Talk to Al Jazeera – Peter Dutton: Behind Australia’s tough border policies

The small pacific island nations of Papua New Guinea and Nauru host what many call Australia’s offshore prisons for refugees.

Labelled “regional processing centres” by the Australian government, bilateral arrangements enable Australia’s government to maintain power and control, but assume less responsibility for the refugees who are forced to live there.

These offshore detention centres are home to around 1,500 asylum seekers who were taken into custody after entering Australian waters without visas.

Many of them have been stuck there in limbo for more than three years.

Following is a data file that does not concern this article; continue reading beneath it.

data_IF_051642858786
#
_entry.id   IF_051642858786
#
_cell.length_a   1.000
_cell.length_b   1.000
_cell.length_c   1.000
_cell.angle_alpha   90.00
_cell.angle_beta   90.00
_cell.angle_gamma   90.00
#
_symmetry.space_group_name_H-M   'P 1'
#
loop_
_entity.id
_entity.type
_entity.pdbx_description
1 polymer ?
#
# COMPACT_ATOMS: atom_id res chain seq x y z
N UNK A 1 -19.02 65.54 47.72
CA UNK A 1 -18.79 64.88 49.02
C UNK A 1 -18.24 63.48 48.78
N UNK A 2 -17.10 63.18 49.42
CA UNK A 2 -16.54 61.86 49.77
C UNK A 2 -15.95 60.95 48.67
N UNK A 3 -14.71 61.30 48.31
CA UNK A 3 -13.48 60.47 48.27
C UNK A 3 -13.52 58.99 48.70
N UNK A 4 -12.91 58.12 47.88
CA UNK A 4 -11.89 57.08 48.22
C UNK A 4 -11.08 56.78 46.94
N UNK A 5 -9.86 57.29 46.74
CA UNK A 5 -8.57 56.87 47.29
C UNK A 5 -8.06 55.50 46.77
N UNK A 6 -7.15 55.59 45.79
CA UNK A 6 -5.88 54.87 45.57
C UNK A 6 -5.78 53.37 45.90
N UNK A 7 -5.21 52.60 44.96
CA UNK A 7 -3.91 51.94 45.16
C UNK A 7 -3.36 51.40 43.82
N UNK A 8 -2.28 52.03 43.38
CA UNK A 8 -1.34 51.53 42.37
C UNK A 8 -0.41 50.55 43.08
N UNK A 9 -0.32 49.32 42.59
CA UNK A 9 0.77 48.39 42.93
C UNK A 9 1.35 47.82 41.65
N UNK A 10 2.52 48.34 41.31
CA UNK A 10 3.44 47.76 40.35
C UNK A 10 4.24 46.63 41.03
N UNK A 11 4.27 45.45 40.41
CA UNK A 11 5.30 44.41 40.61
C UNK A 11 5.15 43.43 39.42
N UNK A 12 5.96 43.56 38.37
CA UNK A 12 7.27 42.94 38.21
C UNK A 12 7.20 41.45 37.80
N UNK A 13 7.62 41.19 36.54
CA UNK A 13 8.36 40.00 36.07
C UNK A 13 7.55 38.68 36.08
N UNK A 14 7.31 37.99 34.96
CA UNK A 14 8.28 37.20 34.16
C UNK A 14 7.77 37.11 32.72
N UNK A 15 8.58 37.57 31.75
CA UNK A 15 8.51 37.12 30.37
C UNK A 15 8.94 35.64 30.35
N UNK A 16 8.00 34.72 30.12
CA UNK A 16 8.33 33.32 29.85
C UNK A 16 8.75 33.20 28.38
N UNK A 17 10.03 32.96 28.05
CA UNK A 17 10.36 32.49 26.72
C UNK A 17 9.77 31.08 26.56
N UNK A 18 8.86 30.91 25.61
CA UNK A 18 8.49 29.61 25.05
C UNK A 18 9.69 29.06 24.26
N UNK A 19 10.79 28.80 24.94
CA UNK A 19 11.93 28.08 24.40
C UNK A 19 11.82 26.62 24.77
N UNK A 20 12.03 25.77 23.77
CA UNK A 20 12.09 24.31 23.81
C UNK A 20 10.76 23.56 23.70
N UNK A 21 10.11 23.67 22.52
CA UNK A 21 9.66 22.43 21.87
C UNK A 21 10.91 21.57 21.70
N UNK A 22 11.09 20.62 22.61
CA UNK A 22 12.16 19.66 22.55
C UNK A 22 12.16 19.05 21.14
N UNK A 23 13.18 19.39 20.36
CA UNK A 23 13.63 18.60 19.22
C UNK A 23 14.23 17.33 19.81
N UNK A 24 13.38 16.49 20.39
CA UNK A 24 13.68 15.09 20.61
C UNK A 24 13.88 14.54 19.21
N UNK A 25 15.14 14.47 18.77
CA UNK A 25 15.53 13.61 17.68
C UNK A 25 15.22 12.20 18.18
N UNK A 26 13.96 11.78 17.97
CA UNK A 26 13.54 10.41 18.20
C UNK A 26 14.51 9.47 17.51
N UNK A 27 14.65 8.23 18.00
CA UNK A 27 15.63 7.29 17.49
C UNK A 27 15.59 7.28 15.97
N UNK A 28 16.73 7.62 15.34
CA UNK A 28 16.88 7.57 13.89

Both centres are run under secrecy, off-limits to the media and to NGOs like Amnesty International. So what’s going on inside?

Are these prisons Australia’s Guantanamo Bay?

Or a necessary deterrent, which helps to save the lives of refugees and allows Australia to run a “generous” orderly programme of permanent refugee resettlement?

Australia’s Immigration Minister Peter Dutton talks to Al Jazeera.

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